Data reveals extent of mental illness in construction

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mental illness in construction

A survey of 3,400 construction workers by Randstad has revealed that mental illness in construction is a growing problem

Randstad found that more than a third (34%) of construction workers had experienced a mental health condition in the last year and almost a quarter of those surveyed said their mental health was making them consider a career change.

One of Randstad’s aims – and the sector’s in general – is to attract more women at all levels. However, in order to do that it said the industry must first address why 46% of the female respondents said they were currently suffering from a mental illness, a higher proportion than men.

The data highlighted that rather than seek help, one fifth of workers were turning to alcohol and cigarettes to self-medicate and had increased their drinking and smoking as a result of their mental state.

There were, however, signs that things could improve. Younger people were found to be more likely than ever to discuss their mental health especially compared to the older generation of construction workers who, according to our survey, find it difficult to open up.

Randstad said they would encourage employers to look at what type of assistance and support programmes they provide for mental illness in construction and through its association with the Lighthouse Club charity provide a 24-hour helpline for those in need.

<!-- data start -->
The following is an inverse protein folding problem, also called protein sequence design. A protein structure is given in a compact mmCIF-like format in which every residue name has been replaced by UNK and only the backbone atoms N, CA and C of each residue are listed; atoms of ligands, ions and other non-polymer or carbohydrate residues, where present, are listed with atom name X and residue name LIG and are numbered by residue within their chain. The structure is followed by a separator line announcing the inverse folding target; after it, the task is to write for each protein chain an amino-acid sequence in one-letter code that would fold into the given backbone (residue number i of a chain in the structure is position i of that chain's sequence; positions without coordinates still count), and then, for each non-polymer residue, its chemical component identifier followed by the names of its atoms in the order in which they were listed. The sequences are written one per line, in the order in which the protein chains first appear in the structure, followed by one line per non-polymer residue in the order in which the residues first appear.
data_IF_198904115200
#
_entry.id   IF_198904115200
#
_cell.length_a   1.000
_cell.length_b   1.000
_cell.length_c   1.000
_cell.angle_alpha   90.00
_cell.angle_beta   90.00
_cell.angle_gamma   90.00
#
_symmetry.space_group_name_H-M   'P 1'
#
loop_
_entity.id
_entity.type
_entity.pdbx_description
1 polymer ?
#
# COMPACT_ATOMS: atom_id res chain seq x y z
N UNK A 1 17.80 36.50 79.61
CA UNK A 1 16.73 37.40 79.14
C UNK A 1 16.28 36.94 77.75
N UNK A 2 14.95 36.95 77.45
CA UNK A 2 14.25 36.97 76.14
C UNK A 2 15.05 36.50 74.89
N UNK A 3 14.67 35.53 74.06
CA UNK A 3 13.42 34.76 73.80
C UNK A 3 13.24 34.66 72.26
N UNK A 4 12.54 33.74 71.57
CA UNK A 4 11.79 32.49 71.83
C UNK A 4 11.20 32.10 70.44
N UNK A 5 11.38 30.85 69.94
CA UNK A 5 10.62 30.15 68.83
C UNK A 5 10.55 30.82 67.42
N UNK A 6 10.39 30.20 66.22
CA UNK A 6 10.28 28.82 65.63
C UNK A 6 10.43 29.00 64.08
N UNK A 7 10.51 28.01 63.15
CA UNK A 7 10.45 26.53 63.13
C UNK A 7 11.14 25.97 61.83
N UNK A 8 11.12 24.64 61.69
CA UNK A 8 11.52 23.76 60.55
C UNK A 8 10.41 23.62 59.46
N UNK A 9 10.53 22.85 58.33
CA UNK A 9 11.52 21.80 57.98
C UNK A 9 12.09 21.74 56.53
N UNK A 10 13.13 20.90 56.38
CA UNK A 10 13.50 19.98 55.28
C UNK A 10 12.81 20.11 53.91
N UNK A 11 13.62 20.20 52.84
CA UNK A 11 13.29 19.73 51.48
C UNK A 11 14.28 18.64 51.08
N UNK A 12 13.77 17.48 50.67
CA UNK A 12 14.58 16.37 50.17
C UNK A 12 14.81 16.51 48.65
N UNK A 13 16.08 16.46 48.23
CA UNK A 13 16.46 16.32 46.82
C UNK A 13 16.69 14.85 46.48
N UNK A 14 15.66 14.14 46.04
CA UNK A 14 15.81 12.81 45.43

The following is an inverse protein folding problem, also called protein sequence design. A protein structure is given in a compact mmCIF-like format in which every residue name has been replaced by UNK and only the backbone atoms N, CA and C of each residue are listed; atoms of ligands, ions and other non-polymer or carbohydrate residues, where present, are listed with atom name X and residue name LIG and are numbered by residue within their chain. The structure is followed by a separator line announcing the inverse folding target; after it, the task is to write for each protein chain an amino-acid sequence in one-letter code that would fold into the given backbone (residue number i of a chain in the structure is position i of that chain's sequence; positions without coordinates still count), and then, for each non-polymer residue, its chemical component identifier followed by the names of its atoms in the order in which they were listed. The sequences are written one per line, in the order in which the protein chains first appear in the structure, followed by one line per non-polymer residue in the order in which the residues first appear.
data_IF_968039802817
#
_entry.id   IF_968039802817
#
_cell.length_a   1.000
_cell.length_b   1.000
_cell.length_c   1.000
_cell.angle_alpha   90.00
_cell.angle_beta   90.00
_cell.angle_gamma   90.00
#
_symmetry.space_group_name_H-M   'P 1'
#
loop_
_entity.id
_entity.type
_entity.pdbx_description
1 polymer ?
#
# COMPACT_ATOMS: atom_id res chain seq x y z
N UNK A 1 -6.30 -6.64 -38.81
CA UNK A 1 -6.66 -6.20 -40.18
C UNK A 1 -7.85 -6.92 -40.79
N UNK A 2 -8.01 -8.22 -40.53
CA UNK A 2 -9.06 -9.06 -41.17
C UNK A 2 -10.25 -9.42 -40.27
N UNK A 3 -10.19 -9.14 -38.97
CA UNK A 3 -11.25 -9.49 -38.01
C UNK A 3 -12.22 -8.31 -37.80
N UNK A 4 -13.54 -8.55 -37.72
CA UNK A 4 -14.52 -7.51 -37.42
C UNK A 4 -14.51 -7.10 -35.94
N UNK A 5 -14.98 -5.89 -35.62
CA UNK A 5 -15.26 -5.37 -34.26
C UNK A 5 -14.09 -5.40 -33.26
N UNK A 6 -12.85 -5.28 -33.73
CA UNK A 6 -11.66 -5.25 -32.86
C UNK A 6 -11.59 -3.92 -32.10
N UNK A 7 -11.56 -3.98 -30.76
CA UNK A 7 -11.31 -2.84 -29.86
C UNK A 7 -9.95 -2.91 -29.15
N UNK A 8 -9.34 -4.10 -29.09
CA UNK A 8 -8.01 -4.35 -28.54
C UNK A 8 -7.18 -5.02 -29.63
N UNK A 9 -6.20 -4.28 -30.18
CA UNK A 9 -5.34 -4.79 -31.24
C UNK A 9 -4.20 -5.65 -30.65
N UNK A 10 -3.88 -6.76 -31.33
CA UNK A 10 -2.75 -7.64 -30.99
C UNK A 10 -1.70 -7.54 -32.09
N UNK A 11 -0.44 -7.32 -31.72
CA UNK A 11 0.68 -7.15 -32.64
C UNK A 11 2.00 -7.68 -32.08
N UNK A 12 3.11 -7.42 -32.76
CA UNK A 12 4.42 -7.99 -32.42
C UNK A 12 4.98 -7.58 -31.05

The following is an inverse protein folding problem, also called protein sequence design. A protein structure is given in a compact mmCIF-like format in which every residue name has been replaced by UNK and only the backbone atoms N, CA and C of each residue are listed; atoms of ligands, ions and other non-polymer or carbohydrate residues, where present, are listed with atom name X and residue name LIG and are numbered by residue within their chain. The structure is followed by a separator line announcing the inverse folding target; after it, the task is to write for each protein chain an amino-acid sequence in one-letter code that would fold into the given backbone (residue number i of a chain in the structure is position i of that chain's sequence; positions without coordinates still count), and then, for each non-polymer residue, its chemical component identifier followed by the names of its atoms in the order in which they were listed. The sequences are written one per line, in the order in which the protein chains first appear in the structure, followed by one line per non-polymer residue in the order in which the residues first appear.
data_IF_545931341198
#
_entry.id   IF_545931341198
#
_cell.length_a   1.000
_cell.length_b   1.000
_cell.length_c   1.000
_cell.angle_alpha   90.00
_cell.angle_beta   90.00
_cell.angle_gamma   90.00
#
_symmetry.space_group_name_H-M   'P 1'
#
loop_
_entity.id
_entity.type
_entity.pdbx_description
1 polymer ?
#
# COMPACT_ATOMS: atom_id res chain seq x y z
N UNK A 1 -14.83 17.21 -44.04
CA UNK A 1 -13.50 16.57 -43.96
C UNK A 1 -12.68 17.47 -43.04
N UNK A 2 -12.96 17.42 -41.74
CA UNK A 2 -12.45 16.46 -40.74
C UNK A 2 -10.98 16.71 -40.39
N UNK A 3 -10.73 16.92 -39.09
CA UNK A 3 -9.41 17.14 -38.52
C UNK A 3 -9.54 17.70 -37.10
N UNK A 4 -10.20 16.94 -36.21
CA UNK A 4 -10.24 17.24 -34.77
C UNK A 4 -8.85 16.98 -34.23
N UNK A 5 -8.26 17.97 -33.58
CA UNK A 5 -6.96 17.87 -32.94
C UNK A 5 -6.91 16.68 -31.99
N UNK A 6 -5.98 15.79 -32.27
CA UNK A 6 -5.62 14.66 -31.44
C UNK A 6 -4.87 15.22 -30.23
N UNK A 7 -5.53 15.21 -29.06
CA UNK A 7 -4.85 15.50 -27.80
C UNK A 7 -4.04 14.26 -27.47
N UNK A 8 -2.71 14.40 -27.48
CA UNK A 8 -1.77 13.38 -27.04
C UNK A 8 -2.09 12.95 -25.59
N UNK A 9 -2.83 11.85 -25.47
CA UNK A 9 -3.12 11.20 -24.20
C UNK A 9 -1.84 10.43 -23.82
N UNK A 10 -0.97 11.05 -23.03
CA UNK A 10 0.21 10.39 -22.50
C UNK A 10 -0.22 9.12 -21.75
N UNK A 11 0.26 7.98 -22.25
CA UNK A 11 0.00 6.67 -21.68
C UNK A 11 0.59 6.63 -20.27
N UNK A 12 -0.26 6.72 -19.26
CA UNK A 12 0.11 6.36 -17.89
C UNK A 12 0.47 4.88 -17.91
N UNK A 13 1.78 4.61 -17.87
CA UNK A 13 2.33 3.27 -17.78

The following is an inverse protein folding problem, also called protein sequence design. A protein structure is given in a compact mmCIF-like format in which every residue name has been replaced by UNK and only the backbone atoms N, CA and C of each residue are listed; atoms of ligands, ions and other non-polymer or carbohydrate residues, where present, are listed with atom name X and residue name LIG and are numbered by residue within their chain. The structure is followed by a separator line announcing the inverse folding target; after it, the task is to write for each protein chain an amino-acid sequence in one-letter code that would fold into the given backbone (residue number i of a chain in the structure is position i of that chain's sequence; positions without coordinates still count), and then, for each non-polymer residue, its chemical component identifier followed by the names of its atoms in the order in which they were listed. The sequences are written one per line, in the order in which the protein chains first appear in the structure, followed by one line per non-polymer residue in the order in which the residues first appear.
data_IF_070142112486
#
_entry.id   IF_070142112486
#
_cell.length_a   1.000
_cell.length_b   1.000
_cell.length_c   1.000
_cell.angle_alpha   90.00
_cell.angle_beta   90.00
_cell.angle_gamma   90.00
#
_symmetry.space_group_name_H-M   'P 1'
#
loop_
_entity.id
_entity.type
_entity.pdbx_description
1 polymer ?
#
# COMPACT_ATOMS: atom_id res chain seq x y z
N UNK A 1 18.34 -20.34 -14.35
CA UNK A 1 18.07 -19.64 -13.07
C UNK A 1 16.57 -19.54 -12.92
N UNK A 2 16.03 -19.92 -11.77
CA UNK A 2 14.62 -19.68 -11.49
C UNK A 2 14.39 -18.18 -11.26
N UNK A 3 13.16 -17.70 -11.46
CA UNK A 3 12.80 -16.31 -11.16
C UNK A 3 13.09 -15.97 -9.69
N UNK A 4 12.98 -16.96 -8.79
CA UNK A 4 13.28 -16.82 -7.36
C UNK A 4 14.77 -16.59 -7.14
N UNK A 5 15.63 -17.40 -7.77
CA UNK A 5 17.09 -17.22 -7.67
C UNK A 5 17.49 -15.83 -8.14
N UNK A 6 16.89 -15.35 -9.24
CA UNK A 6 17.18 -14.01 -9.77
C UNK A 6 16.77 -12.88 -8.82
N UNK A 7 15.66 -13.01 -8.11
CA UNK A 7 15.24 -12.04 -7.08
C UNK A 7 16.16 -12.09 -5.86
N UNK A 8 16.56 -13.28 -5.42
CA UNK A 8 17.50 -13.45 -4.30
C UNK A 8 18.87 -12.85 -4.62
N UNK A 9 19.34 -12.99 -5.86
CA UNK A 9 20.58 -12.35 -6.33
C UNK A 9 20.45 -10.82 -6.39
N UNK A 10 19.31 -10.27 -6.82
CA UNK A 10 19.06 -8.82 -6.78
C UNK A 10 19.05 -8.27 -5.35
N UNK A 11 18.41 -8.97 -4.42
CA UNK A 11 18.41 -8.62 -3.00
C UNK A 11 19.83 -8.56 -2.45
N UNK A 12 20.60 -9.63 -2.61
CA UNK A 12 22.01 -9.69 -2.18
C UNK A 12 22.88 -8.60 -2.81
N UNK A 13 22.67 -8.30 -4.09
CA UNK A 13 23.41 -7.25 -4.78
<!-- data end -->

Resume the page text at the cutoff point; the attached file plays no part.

Data from the Office for National Statistics (ONS) also revealed that 1,419 people working in skilled building trades died as a result of suicide between 2011 and 2015 – significantly higher than those working as corporate managers or directors and more than ten times those working in health and social care.

Experts have warned the nature of the construction trade – long hours, isolation and job insecurity – has a direct negative impact on the mental health of workers.

Gail Cartmail, assistant general secretary of Unite the union, said: “Mental health problems concerning construction workers are incredibly high. If untreated or unacknowledged this can have tragic consequences.

“The way in which the construction industry operates directly affects the mental health of workers. Factors that affect the mental health of workers include low and inconsistent pay, lack of job security, working away from home, mental health stigma, isolation and poor working conditions.

“The problem in construction is exacerbated as there remains a taboo about talking about mental health issues.”

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